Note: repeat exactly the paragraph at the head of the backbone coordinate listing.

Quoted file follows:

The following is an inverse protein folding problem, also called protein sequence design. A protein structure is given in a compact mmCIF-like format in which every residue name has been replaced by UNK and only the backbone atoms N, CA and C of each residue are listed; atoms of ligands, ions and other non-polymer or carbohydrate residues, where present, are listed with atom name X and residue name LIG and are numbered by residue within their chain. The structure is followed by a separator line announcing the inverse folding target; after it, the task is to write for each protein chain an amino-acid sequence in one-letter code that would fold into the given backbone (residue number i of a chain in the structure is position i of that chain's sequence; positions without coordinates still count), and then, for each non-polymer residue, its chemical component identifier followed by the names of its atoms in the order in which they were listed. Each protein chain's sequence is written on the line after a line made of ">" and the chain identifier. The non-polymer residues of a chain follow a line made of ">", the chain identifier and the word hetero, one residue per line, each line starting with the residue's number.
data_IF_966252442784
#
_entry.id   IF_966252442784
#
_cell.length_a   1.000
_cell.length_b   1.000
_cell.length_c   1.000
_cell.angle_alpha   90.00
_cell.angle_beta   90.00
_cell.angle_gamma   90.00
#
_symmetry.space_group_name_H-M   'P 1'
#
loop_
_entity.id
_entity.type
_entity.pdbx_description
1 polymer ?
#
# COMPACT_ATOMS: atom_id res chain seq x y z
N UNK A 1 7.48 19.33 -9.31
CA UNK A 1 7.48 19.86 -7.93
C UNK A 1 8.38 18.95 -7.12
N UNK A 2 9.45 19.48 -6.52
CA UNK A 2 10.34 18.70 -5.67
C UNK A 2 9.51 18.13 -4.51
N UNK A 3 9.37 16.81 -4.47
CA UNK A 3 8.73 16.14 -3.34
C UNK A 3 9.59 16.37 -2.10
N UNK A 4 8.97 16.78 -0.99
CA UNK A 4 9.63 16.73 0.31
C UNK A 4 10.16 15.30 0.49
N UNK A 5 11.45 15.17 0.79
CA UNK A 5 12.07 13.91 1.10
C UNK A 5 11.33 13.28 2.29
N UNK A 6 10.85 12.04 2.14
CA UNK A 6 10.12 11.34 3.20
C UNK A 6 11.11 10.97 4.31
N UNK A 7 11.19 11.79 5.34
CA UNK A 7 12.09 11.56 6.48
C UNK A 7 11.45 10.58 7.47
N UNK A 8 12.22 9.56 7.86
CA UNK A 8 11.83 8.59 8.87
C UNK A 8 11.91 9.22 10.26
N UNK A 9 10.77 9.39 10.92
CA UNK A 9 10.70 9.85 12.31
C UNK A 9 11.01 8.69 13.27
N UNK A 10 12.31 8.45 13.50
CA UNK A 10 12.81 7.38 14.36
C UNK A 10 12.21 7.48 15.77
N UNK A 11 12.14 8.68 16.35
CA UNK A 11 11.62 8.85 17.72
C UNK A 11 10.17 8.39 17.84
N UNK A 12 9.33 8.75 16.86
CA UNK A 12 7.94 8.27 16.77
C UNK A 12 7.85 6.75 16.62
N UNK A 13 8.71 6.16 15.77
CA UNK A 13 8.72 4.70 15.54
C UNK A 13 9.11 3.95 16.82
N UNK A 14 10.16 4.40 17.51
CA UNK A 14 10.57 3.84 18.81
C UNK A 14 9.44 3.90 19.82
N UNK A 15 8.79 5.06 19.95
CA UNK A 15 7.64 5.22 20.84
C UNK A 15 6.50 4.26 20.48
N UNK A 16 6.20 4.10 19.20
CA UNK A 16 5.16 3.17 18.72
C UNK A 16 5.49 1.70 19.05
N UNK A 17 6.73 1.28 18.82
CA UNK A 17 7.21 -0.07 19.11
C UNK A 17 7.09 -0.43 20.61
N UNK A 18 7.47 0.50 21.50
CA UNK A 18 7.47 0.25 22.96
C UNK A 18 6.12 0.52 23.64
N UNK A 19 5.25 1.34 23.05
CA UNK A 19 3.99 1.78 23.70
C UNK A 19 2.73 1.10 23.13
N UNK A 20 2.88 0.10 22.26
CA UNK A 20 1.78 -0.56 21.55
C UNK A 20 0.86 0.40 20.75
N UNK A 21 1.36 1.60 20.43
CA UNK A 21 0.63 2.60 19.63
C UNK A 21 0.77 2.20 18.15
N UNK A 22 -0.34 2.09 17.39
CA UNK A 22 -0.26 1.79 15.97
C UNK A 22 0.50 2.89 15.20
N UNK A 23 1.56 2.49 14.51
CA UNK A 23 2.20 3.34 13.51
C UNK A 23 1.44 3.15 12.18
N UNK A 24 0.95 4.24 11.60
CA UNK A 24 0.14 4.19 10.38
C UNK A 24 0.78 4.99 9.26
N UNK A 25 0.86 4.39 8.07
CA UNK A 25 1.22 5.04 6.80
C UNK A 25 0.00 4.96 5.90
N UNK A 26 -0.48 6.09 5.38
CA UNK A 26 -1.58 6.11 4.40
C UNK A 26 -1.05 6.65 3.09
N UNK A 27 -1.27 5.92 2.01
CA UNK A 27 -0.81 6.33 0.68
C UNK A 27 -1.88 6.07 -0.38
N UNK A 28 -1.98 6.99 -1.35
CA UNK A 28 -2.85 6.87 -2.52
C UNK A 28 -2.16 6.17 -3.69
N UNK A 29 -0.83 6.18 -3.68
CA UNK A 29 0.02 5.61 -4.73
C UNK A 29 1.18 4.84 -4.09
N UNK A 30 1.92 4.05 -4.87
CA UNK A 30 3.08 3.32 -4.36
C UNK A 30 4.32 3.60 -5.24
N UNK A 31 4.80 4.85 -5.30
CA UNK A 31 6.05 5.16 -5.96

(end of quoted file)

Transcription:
The following is an inverse protein folding problem, also called protein sequence design. A protein structure is given in a compact mmCIF-like format in which every residue name has been replaced by UNK and only the backbone atoms N, CA and C of each residue are listed; atoms of ligands, ions and other non-polymer or carbohydrate residues, where present, are listed with atom name X and residue name LIG and are numbered by residue within their chain. The structure is followed by a separator line announcing the inverse folding target; after it, the task is to write for each protein chain an amino-acid sequence in one-letter code that would fold into the given backbone (residue number i of a chain in the structure is position i of that chain's sequence; positions without coordinates still count), and then, for each non-polymer residue, its chemical component identifier followed by the names of its atoms in the order in which they were listed. Each protein chain's sequence is written on the line after a line made of ">" and the chain identifier. The non-polymer residues of a chain follow a line made of ">", the chain identifier and the word hetero, one residue per line, each line starting with the residue's number.